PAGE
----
Getting (service) design right

Getting (service) design right

This slide deck basically tries to address functional service design not only from a maintainability point of view, but also form an operational point of view. How to spread your business functionality across your service landscape to maximize availability and responsiveness?

It starts with the observation that virtually all system landscapes these days, including cloud-native, are distributed systems. Due to the failure modes of distributed systems every remote communication basically is a predetermined breaking point of your system.

After briefly discussing other options to increase availability and responsiveness the biggest part of the deck discusses the question how a good functional design can positively influence the aforementioned system properties.

Using a very simple eCommerce application as an example, first a typical design is shown and why it is suboptimal in terms of availability and responsiveness. After that, we briefly dive into classical CS papers and see what we can learn from them. We also learn that while the core insights of those papers are mostly timeless, their implementation instructions are not and that we need to update them to our current context.

Then we use the learnt ideas to derive a different functional decomposition approach starting with the system behavior and apply it to our example - which leads to a lot better system behavior in terms of availability and responsiveness. Finally we discuss the most important trade-offs of the different design approach - as every design decision of course also has its downsides ... ;)

As always, the voice track is missing. Still, I hope the slides on their own also offer you a few valuable ideas.

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Uwe Friedrichsen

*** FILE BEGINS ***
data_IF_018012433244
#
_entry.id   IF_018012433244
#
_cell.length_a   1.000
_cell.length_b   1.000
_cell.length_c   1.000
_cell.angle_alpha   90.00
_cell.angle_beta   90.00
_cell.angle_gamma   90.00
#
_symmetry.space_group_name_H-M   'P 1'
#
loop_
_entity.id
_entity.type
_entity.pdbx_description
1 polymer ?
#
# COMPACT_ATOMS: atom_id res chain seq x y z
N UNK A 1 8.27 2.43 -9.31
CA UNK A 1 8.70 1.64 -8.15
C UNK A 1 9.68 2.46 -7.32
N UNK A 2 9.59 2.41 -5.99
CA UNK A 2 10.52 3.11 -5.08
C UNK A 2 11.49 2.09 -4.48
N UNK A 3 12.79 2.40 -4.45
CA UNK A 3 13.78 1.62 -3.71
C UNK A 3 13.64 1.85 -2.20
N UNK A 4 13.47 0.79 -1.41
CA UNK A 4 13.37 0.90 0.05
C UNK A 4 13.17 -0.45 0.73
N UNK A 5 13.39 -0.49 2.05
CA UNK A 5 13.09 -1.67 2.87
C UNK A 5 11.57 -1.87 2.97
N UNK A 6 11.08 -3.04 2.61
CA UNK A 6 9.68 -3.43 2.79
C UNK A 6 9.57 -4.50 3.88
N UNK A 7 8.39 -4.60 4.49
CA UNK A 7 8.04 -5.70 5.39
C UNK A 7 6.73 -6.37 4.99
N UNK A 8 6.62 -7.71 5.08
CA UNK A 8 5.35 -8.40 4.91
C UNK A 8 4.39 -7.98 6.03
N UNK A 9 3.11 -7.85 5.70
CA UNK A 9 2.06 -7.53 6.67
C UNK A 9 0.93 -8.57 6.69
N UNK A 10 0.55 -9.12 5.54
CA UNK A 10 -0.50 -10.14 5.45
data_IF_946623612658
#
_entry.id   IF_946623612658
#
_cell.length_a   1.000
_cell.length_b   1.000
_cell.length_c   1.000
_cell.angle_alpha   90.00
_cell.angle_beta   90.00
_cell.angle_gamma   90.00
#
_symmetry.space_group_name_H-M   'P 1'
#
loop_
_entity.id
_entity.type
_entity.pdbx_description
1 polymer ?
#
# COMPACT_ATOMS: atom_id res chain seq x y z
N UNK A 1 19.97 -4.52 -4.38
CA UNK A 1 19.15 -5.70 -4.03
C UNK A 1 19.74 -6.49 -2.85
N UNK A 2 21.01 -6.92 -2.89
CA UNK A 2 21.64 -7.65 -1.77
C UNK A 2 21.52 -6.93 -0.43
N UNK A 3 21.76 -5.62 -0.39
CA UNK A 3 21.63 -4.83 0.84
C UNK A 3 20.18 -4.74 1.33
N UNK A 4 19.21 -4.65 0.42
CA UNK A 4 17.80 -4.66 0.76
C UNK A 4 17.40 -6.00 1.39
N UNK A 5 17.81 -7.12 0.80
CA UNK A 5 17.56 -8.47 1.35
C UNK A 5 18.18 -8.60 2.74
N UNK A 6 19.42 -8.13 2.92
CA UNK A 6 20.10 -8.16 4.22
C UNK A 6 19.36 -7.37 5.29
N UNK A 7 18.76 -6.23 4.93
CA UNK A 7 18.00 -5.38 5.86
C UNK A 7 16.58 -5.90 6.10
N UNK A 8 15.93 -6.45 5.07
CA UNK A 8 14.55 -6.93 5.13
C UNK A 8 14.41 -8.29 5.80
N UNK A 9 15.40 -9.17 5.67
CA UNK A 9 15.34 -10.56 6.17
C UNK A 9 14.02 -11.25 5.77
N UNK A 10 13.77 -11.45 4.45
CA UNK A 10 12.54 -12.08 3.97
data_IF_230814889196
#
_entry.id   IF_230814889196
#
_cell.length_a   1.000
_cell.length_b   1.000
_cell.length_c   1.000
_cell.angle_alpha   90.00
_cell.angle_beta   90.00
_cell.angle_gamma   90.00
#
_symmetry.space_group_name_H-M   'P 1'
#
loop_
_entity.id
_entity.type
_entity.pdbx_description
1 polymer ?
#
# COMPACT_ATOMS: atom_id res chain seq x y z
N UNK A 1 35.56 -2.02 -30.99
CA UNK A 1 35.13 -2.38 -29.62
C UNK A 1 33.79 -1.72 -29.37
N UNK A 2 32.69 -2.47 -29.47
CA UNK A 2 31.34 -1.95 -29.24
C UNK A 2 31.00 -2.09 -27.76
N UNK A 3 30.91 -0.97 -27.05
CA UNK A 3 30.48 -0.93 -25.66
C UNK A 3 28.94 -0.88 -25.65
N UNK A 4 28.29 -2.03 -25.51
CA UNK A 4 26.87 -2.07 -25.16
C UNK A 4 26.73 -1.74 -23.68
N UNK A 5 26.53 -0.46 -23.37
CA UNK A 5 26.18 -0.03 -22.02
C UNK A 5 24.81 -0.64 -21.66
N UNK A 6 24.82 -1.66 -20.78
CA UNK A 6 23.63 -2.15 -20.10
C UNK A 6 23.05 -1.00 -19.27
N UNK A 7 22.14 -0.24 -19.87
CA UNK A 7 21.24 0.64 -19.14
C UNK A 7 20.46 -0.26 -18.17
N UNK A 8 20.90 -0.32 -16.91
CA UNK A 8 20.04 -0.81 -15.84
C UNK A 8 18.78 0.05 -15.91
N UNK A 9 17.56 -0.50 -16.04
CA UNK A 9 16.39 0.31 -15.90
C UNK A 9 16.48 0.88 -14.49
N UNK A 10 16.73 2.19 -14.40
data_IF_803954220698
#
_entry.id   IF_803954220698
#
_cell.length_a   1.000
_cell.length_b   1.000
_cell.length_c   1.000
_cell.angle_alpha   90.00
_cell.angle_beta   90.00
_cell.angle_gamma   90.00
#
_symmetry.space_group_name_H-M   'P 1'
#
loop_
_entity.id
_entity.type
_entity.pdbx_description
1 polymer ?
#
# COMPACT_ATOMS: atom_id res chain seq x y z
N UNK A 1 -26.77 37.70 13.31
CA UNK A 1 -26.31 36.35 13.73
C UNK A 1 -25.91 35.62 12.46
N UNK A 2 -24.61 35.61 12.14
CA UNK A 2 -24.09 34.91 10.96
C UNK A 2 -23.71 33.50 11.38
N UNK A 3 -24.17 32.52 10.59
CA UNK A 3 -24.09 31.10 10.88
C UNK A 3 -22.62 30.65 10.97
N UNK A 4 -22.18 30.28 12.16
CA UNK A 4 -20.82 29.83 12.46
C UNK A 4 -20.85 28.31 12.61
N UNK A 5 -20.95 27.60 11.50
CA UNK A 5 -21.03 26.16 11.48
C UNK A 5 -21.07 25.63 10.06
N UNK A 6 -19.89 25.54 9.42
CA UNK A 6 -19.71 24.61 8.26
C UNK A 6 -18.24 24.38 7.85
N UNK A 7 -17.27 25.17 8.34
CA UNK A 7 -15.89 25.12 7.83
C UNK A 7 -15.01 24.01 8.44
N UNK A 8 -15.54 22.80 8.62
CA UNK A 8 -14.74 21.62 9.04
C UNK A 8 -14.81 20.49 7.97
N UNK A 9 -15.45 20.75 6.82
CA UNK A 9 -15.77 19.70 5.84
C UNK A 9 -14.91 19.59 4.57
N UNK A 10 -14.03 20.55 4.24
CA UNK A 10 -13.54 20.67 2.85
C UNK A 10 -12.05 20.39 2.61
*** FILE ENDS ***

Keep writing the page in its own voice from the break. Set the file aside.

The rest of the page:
March 07, 2019
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Transcript

  1. Getting (service) design right or how timeless wisdom can lead

    the way Uwe Friedrichsen – codecentric AG – 2016-2019
  2. Uwe Friedrichsen IT traveller. Dot Connector. Cartographer of uncharted territory.

    Keeper of timeless wisdom. CTO and Fellow at codecentric. https://www.speakerdeck.com/ufried https://medium.com/@ufried @ufried
  3. The marvelous world of microservices

  4. So, you are doing microservices ...

  5. Yeah!

  6. ... of course, putting them in Docker ...

  7. Yeah!

  8. ... and running them on Kubernetes

  9. Yeah!

  10. So, your are doing it the cloud-native way

  11. “Cloud native computing uses an open source software stack to

    deploy applications as microservices, packaging each part into its own container, and dynamically orchestrating those containers to optimize resource utilization.” Source: Cloud Native Computing Foundation Homepage (https://www.cncf.io/)
  12. Yeah!

  13. Well, ever pondered the consequences?

  14. Eh, what?

  15. Why do you ask?

  16. Consequences of cloud-native computing

  17. Different processes at runtime Remote communication between services Distributed system

    Cloud-native computing Services packaged in containers
  18. Distributed systems are not limited to cloud-native computing

  19. (Almost) every system is a distributed system -- Chas Emerick

    http://www.infoq.com/presentations/problems-distributed-systems
  20. The software you develop and maintain is most likely part

    of a (big) distributed system landscape
  21. Consequences of distributed systems

  22. Everything fails, all the time. -- Werner Vogels

  23. Failures in distributed systems ... • Crash failure • Omission

    failure • Timing failure • Response failure • Byzantine failure
  24. ... lead to a variety of effects • Lost messages

    • Incomplete messages • Duplicate messages • Distorted messages • Out-of-order message arrival • Partial, out-of-sync local memory • ...
  25. These effects are based on the non-determinism introduced by remote

    communication due to distributed failure modes
  26. Understand that remote communication points are predetermined breaking points of